Evaluate suspected pneumonitis with radiographic imaging. Administer
corticosteroids for Grade 2 or greater pneumonitis. Withhold KEYTRUDA
for Grade 2; permanently discontinue KEYTRUDA for Grade 3 or 4
Colitis (including microscopic colitis) occurred in 4 (1%) of 411
patients, including Grade 2 or 3 cases in 1 (0.2%) and 2 (0.5%) patients
respectively, receiving KEYTRUDA. Monitor patients for signs and
symptoms of colitis. Administer corticosteroids for Grade 2 or greater
colitis. Withhold KEYTRUDA for Grade 2 or 3; permanently discontinue
KEYTRUDA for Grade 4 colitis.
Hepatitis (including autoimmune hepatitis) occurred in 2 (0.5%) of 411
patients, including a Grade 4 case in 1 (0.2%) patient, receiving
KEYTRUDA. Monitor patients for changes in liver function. Administer
corticosteroids for Grade 2 or greater hepatitis and, based on severity
of liver enzyme elevations, withhold or discontinue KEYTRUDA.
Hypophysitis occurred in 2 (0.5%) of 411 patients, including a Grade 2
case in 1 and a Grade 4 case in 1 (0.2% each) patient, receiving
KEYTRUDA. Monitor for signs and symptoms of hypophysitis. Administer
corticosteroids for Grade 2 or greater hypophysitis. Withhold KEYTRUDA
for Grade 2; withhold or discontinue for Grade 3; and permanently
discontinue KEYTRUDA for Grade 4 hypophysitis.
Nephritis occurred in 3 (0.7%) patients receiving KEYTRUDA, consisting
of one case of Grade 2 autoimmune nephritis (0.2%) and two cases of
interstitial nephritis with renal failure (0.5%), one Grade 3 and one
Grade 4. Monitor patients for changes in renal function. Administer
corticosteroids for Grade 2 or greater nephritis. Withhold KEYTRUDA for
Grade 2; permanently discontinue KEYTRUDA for Grade 3 or 4 nephritis.
Hyperthyroidism occurred in 5 (1.2%) of 411 patients, including Grade 2
or 3 cases in 2 (0.5%) and 1 (0.2%) patients respectively, receiving
KEYTRUDA. Hypothyroidism occurred in 34 (8.3%) of 411 patients,
including a Grade 3 case in 1 (0.2%) patient, receiving KEYTRUDA.
Thyroid disorders can occur at any time during treatment. Monitor
patients for changes in thyroid function (at the start of treatment,
periodically during treatment, and as indicated based on clinical
evaluation) and for clinical signs and symptoms of thyroid disorders.
Administer corticosteroids for Grade 3 or greater hyperthyroidism.
Withhold KEYTRUDA for Grade 3; permanently discontinue KEYTRUDA for
Grade 4 hyperthyroidism. Isolated hypothyroidism may be managed with
replacement therapy without treatment interruption and without
Other clinically important immune-mediated adverse reactions can occur.
The following clinically significant, immune-mediated adverse reactions
occurred in less than 1% of patients treated with KEYTRUDA: exfoliative
dermatitis, uveitis, arthritis, myositis, pancreatitis, hemolytic
anemia, partial seizures arising in a patient with inflammatory foci in
brain parenchyma, adrenal insufficiency, myasthenic syndrome, optic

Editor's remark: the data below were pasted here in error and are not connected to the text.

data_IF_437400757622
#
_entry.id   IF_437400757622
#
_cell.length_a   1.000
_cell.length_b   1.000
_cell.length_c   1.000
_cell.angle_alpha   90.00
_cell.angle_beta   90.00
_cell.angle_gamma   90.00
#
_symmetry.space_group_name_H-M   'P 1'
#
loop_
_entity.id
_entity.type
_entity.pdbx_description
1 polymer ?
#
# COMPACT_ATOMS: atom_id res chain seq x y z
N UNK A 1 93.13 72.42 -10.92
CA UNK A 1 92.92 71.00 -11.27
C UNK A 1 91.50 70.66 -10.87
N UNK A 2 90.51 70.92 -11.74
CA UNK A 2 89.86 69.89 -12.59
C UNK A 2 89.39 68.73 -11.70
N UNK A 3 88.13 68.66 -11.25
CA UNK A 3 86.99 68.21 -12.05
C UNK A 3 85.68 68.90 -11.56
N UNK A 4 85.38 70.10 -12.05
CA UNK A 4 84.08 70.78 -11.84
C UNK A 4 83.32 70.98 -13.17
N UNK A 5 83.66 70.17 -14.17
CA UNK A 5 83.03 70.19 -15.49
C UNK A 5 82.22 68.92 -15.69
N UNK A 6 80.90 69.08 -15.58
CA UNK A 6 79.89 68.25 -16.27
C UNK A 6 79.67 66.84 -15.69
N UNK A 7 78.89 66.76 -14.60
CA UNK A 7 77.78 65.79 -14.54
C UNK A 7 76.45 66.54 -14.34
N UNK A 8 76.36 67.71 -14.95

neuritis, and rhabdomyolysis.
For suspected immune-mediated adverse reactions, ensure adequate
evaluation to confirm etiology or exclude other causes. Based on the
severity of the adverse reaction, withhold KEYTRUDA and administer
corticosteroids. Upon improvement of the adverse reaction to Grade 1 or
less, initiate corticosteroid taper and continue to taper over at least
1 month. Restart KEYTRUDA if the adverse reaction remains at Grade 1 or
less. Permanently discontinue KEYTRUDA for any severe or Grade 3
immune-mediated adverse reaction that recurs and for any
life-threatening immune-mediated adverse reaction.
Based on its mechanism of action, KEYTRUDA may cause fetal harm when
administered to a pregnant woman. If used during pregnancy, or if the
patient becomes pregnant during treatment, apprise the patient of the
potential hazard to a fetus. Advise females of reproductive potential to
use highly effective contraception during treatment and for 4 months
after the last dose of KEYTRUDA.
For the treatment of advanced melanoma, KEYTRUDA was discontinued for
adverse reactions in 6% of 89 patients who received the recommended dose
of 2 mg/kg and 9% of 411 patients across all doses studied. Serious
adverse reactions occurred in 36% of patients receiving KEYTRUDA. The
most frequent serious adverse drug reactions reported in 2% or more of
patients were renal failure, dyspnea, pneumonia, and cellulitis.
The most common adverse reactions (reported in ≥20% of patients) were
fatigue (47%), cough (30%), nausea (30%), pruritus (30%), rash (29%),
decreased appetite (26%), constipation (21%), arthralgia (20%), and
The recommended dose of KEYTRUDA is 2 mg/kg administered as an
intravenous infusion over 30 minutes every three weeks until disease
progression or unacceptable toxicity. No formal pharmacokinetic drug
interaction studies have been conducted with KEYTRUDA. It is not known
whether KEYTRUDA is excreted in human milk. Because many drugs are
excreted in human milk, instruct women to discontinue nursing during
treatment with KEYTRUDA. Safety and effectiveness of KEYTRUDA have not
been established in pediatric patients.
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Please see Prescribing Information for KEYTRUDA (pembrolizumab) at http://www.merck.com/product/usa/pi_circulars/k/keytruda/keytruda_pi.pdf
and the Medication Guide for KEYTRUDA at http://www.merck.com/product/usa/pi_circulars/k/keytruda/keytruda_mg.pdf.
KEYTRUDA® is a registered trademark of Merck